Let the Devil Wear Black - Memoirs of an analyst

James F. Linden - Writer ...
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Resources - Hidden Trapdoor

How to hide a trapdoor password in a program.

Chapter 7

A great deal of Sturges Nother's apparent psychic abilities that manifested themselves in the computer report were focused on the Sale Order Processing System (SOPS). All of that fell apart after the InComp 'factual' computer report was produced, when I was asked by Tod Bexley for the SOPS' password.

So, how did we get there?

When I asked Deryck if I could write the program, I gave him the original specification which included band member and customer records as well as enquiries, actual bookings and invoices. He specified in return that the data in it should be secured by encrypting it.

As well as an encryption algorithm — a piece of code that encrypted or decrypted the data you fed it — that was specific to the program, I also wrote a trapdoor algorithm.

In real life, a 'trapdoor' is something that you fall through but can't get back out of, so in computer terms, a trapdoor algorithm is a bit of a program code that you send some data to — such as a password — but what you get in return is special in that you cannot use it to find out what was originally sent to it.

One thing that I discovered was that when I ran the algorithms in the programming environment, I got different results to when I ran them in a compiled (completed) program — this was because the programming environment and the compiled program used slightly different bits of pre-assembled programming code from the code library. This gave me an idea.

A 'back-door' is way of gaining access to a program without having to go in through the front — ie, you could get a particular status by typing in the back-door password at the right time — a bit like a landlord's master key. This is something that programmers do all of the time and it enables them to get to the parts of the program that they are editing quickly, thus saving their client some money.

So, I wrote and compiled a program that took my intended back-door password, put it through my trapdoor algorithm and then printed it on the screen. I then took that program output — a series of letters and numbers called a 'string' — and sliced it up into short pieces, storing it all over the program so that anybody who looked at the code would not see anything that looked like a trapdoor string that they could then stick back together again and perform a brute-force attack on — at the best of times, other people's programs look like spaghetti so it would never have been easy any way.

A 'brute-force attack' is where you try every combination — a bit like trying to break into somebody's front door by taking along every key that could exist and trying them all out, one-by-one. With a brute-force attack on a recovered trapdoor string, you try out every combination of letters, numbers and everything else, putting them, one at a time, through the trapdoor algorithm and comparing the output string with the one you have recovered — when they are the same, you have cracked the password. In contrast, a 'cryptographic attack' is like picking the lock — if you know how to pick it, it is quicker.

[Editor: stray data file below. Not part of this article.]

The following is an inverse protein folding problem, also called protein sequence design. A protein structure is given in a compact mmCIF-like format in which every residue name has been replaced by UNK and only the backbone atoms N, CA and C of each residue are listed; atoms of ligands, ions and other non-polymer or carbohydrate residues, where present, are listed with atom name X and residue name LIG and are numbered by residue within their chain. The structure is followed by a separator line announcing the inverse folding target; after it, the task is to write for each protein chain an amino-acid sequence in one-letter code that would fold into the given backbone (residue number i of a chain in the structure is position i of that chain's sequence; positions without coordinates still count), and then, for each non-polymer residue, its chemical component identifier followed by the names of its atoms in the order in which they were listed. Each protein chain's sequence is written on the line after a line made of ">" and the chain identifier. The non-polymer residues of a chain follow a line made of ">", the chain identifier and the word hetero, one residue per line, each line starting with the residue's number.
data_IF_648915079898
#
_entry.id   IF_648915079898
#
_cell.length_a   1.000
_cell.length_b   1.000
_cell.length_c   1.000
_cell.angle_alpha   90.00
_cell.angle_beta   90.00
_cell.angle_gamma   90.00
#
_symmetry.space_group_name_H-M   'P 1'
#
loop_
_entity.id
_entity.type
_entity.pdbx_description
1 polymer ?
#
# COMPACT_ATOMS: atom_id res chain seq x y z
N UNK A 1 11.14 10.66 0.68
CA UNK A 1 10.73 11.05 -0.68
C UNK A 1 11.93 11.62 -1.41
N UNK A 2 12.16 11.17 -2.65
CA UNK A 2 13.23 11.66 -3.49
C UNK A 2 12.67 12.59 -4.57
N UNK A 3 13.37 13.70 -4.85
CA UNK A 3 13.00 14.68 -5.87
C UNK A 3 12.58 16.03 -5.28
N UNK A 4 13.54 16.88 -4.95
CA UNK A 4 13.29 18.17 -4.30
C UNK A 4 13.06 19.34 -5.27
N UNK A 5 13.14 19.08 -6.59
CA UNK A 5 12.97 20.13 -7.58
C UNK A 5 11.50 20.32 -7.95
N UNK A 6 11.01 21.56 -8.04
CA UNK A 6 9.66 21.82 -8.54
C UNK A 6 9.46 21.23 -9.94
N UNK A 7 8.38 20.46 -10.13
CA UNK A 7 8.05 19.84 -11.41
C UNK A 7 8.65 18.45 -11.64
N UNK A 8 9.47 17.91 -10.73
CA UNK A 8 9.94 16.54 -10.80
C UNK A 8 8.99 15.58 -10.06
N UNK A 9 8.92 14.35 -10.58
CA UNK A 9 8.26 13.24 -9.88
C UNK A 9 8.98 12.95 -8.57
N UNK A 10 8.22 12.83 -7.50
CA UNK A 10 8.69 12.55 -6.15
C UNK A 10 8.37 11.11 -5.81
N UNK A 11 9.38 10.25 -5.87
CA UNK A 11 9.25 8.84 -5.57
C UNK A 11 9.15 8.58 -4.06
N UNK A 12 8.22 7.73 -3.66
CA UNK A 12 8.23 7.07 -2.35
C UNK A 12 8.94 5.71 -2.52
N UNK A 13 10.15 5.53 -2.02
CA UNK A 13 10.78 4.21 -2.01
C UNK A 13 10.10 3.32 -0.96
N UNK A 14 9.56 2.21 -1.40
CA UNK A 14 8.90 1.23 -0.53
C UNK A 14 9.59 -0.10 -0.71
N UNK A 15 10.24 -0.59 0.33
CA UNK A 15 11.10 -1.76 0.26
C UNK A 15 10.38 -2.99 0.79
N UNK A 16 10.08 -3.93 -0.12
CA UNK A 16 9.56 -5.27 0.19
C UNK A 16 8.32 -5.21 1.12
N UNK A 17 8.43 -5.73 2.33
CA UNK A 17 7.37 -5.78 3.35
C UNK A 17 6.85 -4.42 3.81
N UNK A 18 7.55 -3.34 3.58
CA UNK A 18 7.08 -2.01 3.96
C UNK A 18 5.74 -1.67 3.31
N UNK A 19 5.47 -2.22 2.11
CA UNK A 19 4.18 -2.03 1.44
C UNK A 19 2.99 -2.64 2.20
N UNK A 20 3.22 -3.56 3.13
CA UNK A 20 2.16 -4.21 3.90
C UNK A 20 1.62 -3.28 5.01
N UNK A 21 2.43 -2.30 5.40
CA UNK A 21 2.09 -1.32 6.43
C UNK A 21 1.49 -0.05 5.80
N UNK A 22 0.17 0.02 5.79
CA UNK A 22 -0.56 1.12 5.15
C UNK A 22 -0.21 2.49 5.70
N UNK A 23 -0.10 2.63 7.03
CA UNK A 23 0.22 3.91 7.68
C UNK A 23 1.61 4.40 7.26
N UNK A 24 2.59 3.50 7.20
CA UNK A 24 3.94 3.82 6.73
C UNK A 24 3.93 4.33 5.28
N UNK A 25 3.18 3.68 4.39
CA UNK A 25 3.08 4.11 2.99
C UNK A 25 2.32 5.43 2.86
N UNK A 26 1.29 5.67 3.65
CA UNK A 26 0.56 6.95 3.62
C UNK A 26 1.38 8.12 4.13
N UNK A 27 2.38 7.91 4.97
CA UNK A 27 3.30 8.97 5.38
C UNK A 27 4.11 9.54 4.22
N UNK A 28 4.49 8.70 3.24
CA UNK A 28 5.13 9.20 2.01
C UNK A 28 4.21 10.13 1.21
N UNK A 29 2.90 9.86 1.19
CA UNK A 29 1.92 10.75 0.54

When the SOPS program ran, it reassembled the trapdoor string. When you typed in your password, it put it through the trapdoor code and if the string matched the back-door string, you got in. In that way, the program never needed to know what the back-door password was because it compared the processed string and not the password string in the clear.

A modern example of a trapdoor algorithm is the MD5 hash. You can make an MD5 hash from the command line — either by typing in text or by getting it to read a file.

Here we have a file called z.txt which contains the text 'hello world'

>cat z.txt
hello world
>md5sum z.txt
6f5902ac237024bdd0c176cb93063dc4  z.txt

So, you can see that your trapdoor output string has a different length and you can try if you like to work out the text from that string but you will be wasting your time. You can take such as string and cut it up so that you might have 'bdd0' somewhere and '63d' somewhere else and so on, re-assembling it when you need it.

So, it is fairly easy to do and it made a fool out of Roland Bosworth and more, much more, as you read on...

Whereas Bexley’s mind was an impenetrable, multidimensional labyrinth, each twist obfuscating the truth cleverly and opaquely, Snaith’s mind was a little more open–plan.

Copyright © 2012-2014 James F Linden. All Rights Reserved.